'Cause you can see that the dairy man is going down through and he's cleaning the udders.

There they are they're just coming in through there.

And these have been linked on.

So you can see the blue lines which are all jetted out and they're cleaned every day.

The blue lines are going down through, and all of these pipes, all the way up through here are pumping through the milk.

And these are yet to be attached.

So all the attachments all up here ready to be put onto the cows.

And there's counters up here, for how much milk is being produced as well.

There we go, these girls were all attached.

And then the milk goes all the way down through the middle, into that first station.

And then it comes through to this big stainless steel screen, where it's pumped through, and obviously kept to a sensible temperature.

So here we are at the vending machine, on the farm right next to the dairy.

You can see the little unit on the left here, that's sanitised and cleaned up every time somebody gets some milk.

So the first thing I'm going to do, is I'm going to get my bottle.

It's all been sterilised and unfortunately I didn't have the right change.

But I'm going to put some money in the vending machine.

I'm going to place my bottle underneath the nozzle, and that's a litre bottle.

So I'm going to select my litre of milk for a pound.

And the vending machine will then fill my bottle up for me.

And after this has filled up, you shut the door, and it steams and it cleans the whole area out.

There we go it's getting filled and then all I'll do is I'll put my lid on and shut the door, and there we are.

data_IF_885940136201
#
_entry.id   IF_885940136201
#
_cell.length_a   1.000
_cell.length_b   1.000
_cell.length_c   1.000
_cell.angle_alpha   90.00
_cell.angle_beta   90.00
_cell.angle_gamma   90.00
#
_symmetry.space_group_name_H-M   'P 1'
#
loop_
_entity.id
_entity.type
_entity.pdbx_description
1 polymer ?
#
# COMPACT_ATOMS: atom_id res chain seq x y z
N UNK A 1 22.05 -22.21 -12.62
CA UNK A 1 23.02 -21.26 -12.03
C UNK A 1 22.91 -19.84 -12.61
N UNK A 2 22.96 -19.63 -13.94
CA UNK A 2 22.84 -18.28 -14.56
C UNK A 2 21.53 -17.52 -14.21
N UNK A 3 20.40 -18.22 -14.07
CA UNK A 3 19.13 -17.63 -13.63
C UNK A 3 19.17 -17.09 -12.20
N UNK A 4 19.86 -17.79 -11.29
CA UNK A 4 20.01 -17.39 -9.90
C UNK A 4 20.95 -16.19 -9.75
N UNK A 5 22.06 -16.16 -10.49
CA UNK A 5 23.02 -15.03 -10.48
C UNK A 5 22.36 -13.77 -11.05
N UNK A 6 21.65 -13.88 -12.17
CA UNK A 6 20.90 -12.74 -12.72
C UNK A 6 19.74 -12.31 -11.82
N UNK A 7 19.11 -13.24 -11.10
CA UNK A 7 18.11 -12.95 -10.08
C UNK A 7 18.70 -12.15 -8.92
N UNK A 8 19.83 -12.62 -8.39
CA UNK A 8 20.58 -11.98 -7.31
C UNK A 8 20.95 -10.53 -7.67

So we talked about organic, unpasteurized, and pasteurised milk previously.

The cows you saw in the little film, were not from an organic farm, but they are outside for most of the year.

And when I filmed this, it was December.

So the cows have been in the barn.

But you can see that they're super happy.

And the milk that they're producing, goes off in a tanker.

Goes into a bulkhead and off in a tanker, and some of it is kept on the farm, in the milk barn and sold as raw milk.

And obviously as a farmer, there's lots of things that they have to do, to check that the quality of milk is correct, and that if you're selling raw milk people will come and check the hygiene as well.

But I thought it was a really great opportunity for you to see, that real milk is available in certain countries.

And that's something interesting that you can talk about with your teacher when you're back at school.

Okay, we're going to put some notes together now, on the process of how milk is produced.

So we're going to write some notes, about what happens when milk is produced on a dairy farm.

I've put some notes underneath so that the cows are milked twice a day, their udders are cleaned, and they have suction cups added to their teats and that's what we saw in the video.

Milking takes about eight minutes a cow, and about 25 to 40 litres of milk is produced from each cow a day.

So if you think about the bottle that I filled up in the milk barn, it's about between 25 of those and 40, depending on the cow.

And then the milk is kept in a sterilised bulkhead.

That was the big stainless steel tank that we saw at the end of the film.

And then it's collected it's pumped out by a tanker.

Now it's up to you.

You can do little sketches like a cartoon strip might be quite nice.

And you might find that you want to rewind this video, and watch a film again.

So, pause the video and have a go of that activity.

We've done quite a lot of work so let's go back and look at what these terms actually mean.

Organic farming, free-range, and intensive farming.

Farming methods where reared animals have more space to move around.

A method of farming where there are high levels of output, that might be crops or animals.

And a more natural way of farming without using pesticides.

So, pause the video, and see if you can match up those terms. Okay, you ready to go? Let's go for it then.

Farming method where reared animals have more space to move around.

Yeah, that's right it's free-range.

Let's look at the next one.